Ellie Ludy moved to Gearhart from northern California in 2016.

“Everyone was very nice,” she said, speaking from a place she jokes is her alternative living room, namely the leather sofa at Sweet Shop in Gearhart. “Although everyone was very nice, it was hard to develop meaningful connections.” She spoke of the isolation of the coast and the sometimes inclement weather which kept her indoors so much of the time. “I knew I’d have to change something or leave the area.”

Which is what lead to her founding the North Coast Newcomers club in January 2017. The club, which six months ago changed its name to North Coast Newcomers and Social Club is celebrating its one year anniversary.

“We had 15 people at our first meeting here at Sweet Shop,” Ludy said. “We now have 85 members. Not everybody is a newcomer.”

Some members have lived in the area for some time, but for one reason or another weren’t making new friends or strong connections. “Our club is unique; we don’t have regular meetings. There are no dues. There’s no politics. We just have fun.”

The fun so far has been wine tastings, painting classes, garden events, walking. There is a Facebook page (search for North Coast Newcomers and Social Club) where members post things they are going to or want to do, including movie outings, conversations and coffee, bicycle rides, and checking out new restaurants. Last spring, Ludy hosted at her home a very successful pot-luck Italian dinner night she called “Mangia,” which drew a substantial Italian food loving crowd.

Kathy Zimmerman moved to Gearhart in November 2017.

“I’d been coming to the coast for years as a visitor,” she said. “I met Ellie on the beach with her dog and then we met for coffee at Sweet Shop.” Zimmerman attended the club’s first meeting and has been an active member from day one.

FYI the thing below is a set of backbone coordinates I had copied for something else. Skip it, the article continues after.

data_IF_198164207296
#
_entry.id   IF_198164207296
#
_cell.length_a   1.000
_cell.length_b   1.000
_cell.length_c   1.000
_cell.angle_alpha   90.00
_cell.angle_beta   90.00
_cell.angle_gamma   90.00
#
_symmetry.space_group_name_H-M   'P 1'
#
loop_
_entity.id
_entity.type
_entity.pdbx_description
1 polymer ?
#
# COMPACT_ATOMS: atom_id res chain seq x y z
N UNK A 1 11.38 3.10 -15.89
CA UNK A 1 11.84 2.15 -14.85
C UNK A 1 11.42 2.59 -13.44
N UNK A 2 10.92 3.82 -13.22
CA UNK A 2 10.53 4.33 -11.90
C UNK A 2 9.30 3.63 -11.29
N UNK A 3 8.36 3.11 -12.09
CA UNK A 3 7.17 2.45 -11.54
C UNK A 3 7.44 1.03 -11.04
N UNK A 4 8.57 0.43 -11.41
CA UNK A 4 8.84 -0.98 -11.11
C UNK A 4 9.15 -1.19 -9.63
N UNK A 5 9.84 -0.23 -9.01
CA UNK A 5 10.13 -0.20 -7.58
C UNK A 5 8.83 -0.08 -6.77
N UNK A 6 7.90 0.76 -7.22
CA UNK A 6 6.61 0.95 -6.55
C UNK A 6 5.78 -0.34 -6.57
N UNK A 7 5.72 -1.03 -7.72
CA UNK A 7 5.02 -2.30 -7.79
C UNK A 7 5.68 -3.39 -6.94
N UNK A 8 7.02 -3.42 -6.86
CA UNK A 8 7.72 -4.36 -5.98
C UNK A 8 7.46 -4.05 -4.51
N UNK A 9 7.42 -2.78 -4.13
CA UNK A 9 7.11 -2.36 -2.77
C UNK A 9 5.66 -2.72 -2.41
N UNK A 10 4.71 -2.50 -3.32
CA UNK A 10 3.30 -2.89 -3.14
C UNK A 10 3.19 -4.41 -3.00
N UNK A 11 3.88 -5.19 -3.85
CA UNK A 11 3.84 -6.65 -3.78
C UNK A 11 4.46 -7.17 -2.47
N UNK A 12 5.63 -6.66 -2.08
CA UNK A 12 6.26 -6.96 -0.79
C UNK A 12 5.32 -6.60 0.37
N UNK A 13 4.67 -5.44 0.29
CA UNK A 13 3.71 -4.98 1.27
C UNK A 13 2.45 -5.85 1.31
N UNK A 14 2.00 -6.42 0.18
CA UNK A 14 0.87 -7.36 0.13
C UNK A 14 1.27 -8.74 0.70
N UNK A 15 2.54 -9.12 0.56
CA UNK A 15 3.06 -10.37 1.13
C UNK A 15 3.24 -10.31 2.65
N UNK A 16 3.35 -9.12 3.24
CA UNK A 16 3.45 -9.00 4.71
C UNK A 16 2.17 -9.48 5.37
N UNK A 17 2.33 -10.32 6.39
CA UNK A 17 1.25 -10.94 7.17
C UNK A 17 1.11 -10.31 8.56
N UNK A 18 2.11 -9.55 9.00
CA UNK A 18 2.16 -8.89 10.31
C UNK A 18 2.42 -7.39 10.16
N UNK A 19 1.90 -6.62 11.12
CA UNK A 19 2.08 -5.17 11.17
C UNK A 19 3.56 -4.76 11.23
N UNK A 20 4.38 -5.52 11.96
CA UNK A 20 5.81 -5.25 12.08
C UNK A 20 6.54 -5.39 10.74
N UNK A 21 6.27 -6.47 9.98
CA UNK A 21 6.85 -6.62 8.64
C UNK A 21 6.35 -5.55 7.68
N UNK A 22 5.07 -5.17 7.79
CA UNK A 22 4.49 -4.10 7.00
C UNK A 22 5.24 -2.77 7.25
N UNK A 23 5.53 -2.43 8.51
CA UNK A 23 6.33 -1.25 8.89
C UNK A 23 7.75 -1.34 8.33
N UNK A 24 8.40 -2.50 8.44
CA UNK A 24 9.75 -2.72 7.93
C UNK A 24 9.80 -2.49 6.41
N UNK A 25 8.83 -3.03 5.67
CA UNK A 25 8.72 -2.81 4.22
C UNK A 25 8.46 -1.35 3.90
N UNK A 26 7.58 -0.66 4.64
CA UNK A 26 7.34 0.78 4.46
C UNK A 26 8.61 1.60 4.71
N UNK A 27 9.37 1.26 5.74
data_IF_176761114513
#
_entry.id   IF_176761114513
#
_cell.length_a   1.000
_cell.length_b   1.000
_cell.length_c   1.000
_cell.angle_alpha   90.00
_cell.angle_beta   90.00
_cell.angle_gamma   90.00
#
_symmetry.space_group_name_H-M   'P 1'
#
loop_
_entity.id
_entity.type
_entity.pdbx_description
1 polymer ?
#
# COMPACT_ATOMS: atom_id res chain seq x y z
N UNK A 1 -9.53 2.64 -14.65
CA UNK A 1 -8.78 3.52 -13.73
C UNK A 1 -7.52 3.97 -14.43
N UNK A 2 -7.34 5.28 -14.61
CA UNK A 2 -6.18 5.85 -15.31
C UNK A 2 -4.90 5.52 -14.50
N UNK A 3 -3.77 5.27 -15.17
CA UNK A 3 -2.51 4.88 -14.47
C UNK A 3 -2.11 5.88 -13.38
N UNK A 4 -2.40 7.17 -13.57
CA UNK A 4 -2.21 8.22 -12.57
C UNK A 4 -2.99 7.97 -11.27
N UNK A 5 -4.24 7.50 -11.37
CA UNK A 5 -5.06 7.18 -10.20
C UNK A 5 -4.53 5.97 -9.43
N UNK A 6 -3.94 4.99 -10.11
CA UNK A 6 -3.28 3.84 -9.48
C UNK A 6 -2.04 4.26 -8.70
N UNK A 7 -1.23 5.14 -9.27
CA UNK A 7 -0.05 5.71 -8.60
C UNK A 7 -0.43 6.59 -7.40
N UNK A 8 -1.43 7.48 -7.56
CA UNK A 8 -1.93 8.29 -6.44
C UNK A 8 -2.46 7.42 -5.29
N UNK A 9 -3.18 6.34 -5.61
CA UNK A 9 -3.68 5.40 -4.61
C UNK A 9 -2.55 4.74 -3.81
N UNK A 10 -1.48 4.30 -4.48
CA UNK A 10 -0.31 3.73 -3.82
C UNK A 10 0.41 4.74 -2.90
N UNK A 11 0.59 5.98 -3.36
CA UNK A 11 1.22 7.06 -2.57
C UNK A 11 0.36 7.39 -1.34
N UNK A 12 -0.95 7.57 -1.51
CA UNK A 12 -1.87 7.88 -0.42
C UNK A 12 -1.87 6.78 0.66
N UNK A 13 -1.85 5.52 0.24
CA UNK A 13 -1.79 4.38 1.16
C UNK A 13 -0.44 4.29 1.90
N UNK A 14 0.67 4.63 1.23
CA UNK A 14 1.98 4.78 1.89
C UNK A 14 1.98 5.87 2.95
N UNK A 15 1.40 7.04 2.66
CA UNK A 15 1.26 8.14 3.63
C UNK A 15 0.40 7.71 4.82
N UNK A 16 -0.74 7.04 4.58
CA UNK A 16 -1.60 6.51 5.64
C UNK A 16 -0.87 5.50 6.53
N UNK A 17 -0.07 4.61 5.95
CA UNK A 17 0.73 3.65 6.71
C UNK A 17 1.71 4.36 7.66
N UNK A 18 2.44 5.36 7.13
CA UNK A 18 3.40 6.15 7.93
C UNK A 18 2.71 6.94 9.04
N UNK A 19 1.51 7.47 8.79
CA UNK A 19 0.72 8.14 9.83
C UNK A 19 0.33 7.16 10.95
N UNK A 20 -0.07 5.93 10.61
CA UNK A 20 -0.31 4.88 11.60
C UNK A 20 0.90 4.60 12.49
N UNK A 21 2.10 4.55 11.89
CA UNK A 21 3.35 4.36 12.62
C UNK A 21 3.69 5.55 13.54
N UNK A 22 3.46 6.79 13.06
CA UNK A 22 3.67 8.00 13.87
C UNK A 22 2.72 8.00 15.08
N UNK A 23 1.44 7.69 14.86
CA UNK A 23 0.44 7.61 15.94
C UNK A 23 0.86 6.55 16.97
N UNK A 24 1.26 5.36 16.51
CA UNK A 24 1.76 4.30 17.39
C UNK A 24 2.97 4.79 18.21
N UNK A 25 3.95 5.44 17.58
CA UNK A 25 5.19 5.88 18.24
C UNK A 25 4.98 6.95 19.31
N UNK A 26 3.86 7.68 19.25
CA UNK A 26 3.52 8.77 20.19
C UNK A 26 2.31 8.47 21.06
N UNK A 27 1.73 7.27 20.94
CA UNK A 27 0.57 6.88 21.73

Members, Ludy said, tend to be age 55 and up. So far the club has attracted mostly females, but it’s never been Ludy’s intention it be a women’s club.

“One of the goals for 2019 moving forward is to make the club more inclusive to families and partners,” she said.

Members come from as far away as Hillsboro although the majority reside from Astoria to Manzanita. There’s always room for new members.

“Our goal is to make the experience of being in the club richer,” Ludy said. “More food related events, more outdoor activities, more walking, more hiking.”

Traci Williams, Sweet Shop’s owner, is a member of the club. Sweet Shop, in fact, has become an informal hub.

“Traci’s always been a supportive member,” Ludy said. “Her living room style lounge area in the shop is a natural meeting point.”

After being a newcomer club member for a year, Zimmerman said she feels she’s found a nurturing community.

“We’ve bonded,” Zimmerman said. “The people who are active members are actually here for each other.”

“I feel I have a richness now,” Ludy said. “I feel like the area is not just a place I live, but a place I call home, a place where I belong.”

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